“This worst humanitarian crisis of our era should be galvanizing a global outcry of support, but instead help is dwindling. With humanitarian appeals systematically underfunded, there just isn’t enough aid to meet the colossal needs – nor enough development support to the hosting countries creaking under the strain of so many refugees,” Guterres added. He pointed out that with the massive influx of Syrian refugees over the past four years, Turkey had now become the world’s biggest refugee hosting country and had spent over US$ 6 billion on direct assistance to refugees.

But faced with growing security concerns and insufficient international support, several of Syria’s neighbours have taken measures in recent months to stem the flow of refugees, from new border management regulations to more onerous and complex requirements to extend their stay.

More and more Syrians are losing hope. Thousands have tried to reach Europe by taking often deadly land or sea routes after paying their life savings to smugglers. Many have not made it. Those who do, face rising hostility as refugees are conflated with security concerns in a climate of rising panic.

“Refugees are made scapegoats for any number of problems from terrorism to economic hardship and perceived threats to their host communities’ way of life. But we need to remember that the primary threat is not from refugees, but to them,” Guterres said.

Inside Syria, the situation is deteriorating rapidly. More than 12 million people are in need of aid to stay alive. Almost 8 million have been forced from their homes, sharing crowded rooms with other families or camping in abandoned buildings.  An estimated 4.8 million Syrians inside the country are in places that are hard to reach, including 212,000 trapped in besieged areas.

Millions of children are suffering from trauma and ill health. A quarter of Syria’s schools have been damaged, destroyed or taken over for shelter. More than half of Syria’s hospitals are destroyed.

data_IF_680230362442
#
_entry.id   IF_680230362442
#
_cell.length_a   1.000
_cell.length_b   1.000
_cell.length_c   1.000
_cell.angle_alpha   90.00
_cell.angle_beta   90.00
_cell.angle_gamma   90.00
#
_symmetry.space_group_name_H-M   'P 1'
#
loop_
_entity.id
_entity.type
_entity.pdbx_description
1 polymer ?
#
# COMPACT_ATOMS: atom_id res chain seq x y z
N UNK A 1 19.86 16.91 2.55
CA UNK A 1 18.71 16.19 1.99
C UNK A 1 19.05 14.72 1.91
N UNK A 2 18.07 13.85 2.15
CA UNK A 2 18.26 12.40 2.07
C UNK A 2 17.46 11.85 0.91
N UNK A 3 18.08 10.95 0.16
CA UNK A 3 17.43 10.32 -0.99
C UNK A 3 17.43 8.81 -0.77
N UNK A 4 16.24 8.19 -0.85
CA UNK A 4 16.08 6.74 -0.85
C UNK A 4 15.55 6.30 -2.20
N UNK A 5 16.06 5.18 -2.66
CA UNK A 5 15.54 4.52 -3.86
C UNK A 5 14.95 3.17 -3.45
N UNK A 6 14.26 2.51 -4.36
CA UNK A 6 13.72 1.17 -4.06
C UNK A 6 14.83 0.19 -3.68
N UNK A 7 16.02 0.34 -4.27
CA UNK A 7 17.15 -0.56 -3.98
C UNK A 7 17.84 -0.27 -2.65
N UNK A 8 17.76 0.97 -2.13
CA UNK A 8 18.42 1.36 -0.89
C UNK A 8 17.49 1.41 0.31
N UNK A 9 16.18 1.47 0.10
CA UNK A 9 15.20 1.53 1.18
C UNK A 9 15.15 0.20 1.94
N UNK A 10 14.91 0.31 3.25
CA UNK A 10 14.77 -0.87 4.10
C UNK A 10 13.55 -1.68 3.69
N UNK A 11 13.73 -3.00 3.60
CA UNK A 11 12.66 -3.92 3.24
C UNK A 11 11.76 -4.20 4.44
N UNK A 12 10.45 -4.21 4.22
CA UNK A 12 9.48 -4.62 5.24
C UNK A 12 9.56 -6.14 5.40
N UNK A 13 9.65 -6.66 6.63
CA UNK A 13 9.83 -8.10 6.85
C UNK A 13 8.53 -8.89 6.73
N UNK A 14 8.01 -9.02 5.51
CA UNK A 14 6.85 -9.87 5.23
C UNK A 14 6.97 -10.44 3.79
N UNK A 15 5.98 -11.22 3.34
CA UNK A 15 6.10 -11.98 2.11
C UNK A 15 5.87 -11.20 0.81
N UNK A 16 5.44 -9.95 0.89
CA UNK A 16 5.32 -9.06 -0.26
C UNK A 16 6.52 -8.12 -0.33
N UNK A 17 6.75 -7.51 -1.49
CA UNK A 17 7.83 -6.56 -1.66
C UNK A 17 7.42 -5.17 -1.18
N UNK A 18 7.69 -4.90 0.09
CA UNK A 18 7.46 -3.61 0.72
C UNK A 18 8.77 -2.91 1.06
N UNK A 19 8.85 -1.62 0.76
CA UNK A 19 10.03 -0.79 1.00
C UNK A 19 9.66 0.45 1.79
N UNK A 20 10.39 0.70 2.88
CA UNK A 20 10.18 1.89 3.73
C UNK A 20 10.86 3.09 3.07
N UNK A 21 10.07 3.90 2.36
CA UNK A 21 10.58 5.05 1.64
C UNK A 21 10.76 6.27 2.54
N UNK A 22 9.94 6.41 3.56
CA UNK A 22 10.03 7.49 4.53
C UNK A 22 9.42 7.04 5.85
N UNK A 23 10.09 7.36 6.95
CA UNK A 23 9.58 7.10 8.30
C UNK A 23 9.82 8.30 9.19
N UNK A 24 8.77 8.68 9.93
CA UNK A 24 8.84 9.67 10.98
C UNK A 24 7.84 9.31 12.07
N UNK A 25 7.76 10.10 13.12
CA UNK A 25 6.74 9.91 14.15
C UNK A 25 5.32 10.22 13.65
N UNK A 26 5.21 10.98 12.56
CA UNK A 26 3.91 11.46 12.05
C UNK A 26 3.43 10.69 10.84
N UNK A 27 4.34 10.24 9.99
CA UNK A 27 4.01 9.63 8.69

More than 2.4 million children inside Syria are not in school. Among refugees, nearly half of all children are not receiving an education in exile. In Lebanon, there are more school-age refugees than the entire intake of the country’s public schools, and only 20 per cent of Syrian children are enrolled. Similar numbers can be seen among refugees living outside of camps in Turkey and Jordan.

“We have only a narrow opportunity to intervene now as this potentially lost generation confronts its future. Abandoning refugees to hopelessness only exposes them to even greater suffering, exploitation and dangerous abuse,” Guterres warned.

There are more Syrians under UNHCR’s care today than any other nationality on earth. Yet by the end of last year, only 54 per cent of the funding needed to assist refugees outside Syria had been raised. Inside Syria, humanitarian organizations received even less.

In December, the UN launched the largest aid appeal ever for $8.4 billion. Fully funded, this would cover basic needs for refugees, while also helping host communities to bolster their infrastructure and services. UNHCR is hoping significant pledges will be made at the funding conference in Kuwait on 31 March.

“Further abandoning host countries to manage the situation on their own could result in serious regional destabilisation, increasing the likelihood of more security concerns elsewhere in the world,” Guterres said.